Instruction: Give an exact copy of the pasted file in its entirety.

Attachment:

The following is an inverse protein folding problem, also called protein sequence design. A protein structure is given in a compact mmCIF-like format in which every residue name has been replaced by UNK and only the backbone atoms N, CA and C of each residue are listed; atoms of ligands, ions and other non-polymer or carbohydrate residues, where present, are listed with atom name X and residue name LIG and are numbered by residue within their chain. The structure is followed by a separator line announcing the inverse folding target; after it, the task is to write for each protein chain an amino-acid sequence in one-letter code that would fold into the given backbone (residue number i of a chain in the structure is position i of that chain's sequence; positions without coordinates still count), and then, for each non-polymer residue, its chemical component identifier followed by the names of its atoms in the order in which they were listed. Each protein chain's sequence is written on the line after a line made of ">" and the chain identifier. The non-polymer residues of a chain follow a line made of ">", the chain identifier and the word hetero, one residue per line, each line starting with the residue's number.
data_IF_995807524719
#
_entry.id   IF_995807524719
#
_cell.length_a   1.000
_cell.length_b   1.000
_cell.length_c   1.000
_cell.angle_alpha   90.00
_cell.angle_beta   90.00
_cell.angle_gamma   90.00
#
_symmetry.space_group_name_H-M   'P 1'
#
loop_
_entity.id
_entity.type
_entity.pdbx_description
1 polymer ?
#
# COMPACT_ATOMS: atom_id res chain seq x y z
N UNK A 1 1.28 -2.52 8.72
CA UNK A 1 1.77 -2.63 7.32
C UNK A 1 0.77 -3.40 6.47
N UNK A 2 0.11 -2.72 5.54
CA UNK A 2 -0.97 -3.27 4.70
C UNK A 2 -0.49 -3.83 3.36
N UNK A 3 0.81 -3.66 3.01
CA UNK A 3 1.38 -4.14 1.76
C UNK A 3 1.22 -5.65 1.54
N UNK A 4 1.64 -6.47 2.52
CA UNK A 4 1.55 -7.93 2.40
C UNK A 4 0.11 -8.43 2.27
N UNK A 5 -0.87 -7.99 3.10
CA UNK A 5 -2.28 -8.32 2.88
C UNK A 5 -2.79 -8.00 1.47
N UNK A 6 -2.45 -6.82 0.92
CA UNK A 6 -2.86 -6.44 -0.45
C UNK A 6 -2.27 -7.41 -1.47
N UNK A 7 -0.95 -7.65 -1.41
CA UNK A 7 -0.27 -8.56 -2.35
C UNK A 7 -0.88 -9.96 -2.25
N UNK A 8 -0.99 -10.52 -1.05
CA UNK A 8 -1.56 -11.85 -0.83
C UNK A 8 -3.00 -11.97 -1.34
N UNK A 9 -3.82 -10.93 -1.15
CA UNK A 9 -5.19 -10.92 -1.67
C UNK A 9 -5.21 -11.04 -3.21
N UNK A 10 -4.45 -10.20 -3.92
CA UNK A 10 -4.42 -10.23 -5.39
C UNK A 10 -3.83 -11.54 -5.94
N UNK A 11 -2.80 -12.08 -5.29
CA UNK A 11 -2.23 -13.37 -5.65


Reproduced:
The following is an inverse protein folding problem, also called protein sequence design. A protein structure is given in a compact mmCIF-like format in which every residue name has been replaced by UNK and only the backbone atoms N, CA and C of each residue are listed; atoms of ligands, ions and other non-polymer or carbohydrate residues, where present, are listed with atom name X and residue name LIG and are numbered by residue within their chain. The structure is followed by a separator line announcing the inverse folding target; after it, the task is to write for each protein chain an amino-acid sequence in one-letter code that would fold into the given backbone (residue number i of a chain in the structure is position i of that chain's sequence; positions without coordinates still count), and then, for each non-polymer residue, its chemical component identifier followed by the names of its atoms in the order in which they were listed. Each protein chain's sequence is written on the line after a line made of ">" and the chain identifier. The non-polymer residues of a chain follow a line made of ">", the chain identifier and the word hetero, one residue per line, each line starting with the residue's number.
data_IF_995807524719
#
_entry.id   IF_995807524719
#
_cell.length_a   1.000
_cell.length_b   1.000
_cell.length_c   1.000
_cell.angle_alpha   90.00
_cell.angle_beta   90.00
_cell.angle_gamma   90.00
#
_symmetry.space_group_name_H-M   'P 1'
#
loop_
_entity.id
_entity.type
_entity.pdbx_description
1 polymer ?
#
# COMPACT_ATOMS: atom_id res chain seq x y z
N UNK A 1 1.28 -2.52 8.72
CA UNK A 1 1.77 -2.63 7.32
C UNK A 1 0.77 -3.40 6.47
N UNK A 2 0.11 -2.72 5.54
CA UNK A 2 -0.97 -3.27 4.70
C UNK A 2 -0.49 -3.83 3.36
N UNK A 3 0.81 -3.66 3.01
CA UNK A 3 1.38 -4.14 1.76
C UNK A 3 1.22 -5.65 1.54
N UNK A 4 1.64 -6.47 2.52
CA UNK A 4 1.55 -7.93 2.40
C UNK A 4 0.11 -8.43 2.27
N UNK A 5 -0.87 -7.99 3.10
CA UNK A 5 -2.28 -8.32 2.88
C UNK A 5 -2.79 -8.00 1.47
N UNK A 6 -2.45 -6.82 0.92
CA UNK A 6 -2.86 -6.44 -0.45
C UNK A 6 -2.27 -7.41 -1.47
N UNK A 7 -0.95 -7.65 -1.41
CA UNK A 7 -0.27 -8.56 -2.35
C UNK A 7 -0.88 -9.96 -2.25
N UNK A 8 -0.99 -10.52 -1.05
CA UNK A 8 -1.56 -11.85 -0.83
C UNK A 8 -3.00 -11.97 -1.34
N UNK A 9 -3.82 -10.93 -1.15
CA UNK A 9 -5.19 -10.92 -1.67
C UNK A 9 -5.21 -11.04 -3.21
N UNK A 10 -4.45 -10.20 -3.92
CA UNK A 10 -4.42 -10.23 -5.39
C UNK A 10 -3.83 -11.54 -5.94
N UNK A 11 -2.80 -12.08 -5.29
CA UNK A 11 -2.23 -13.37 -5.65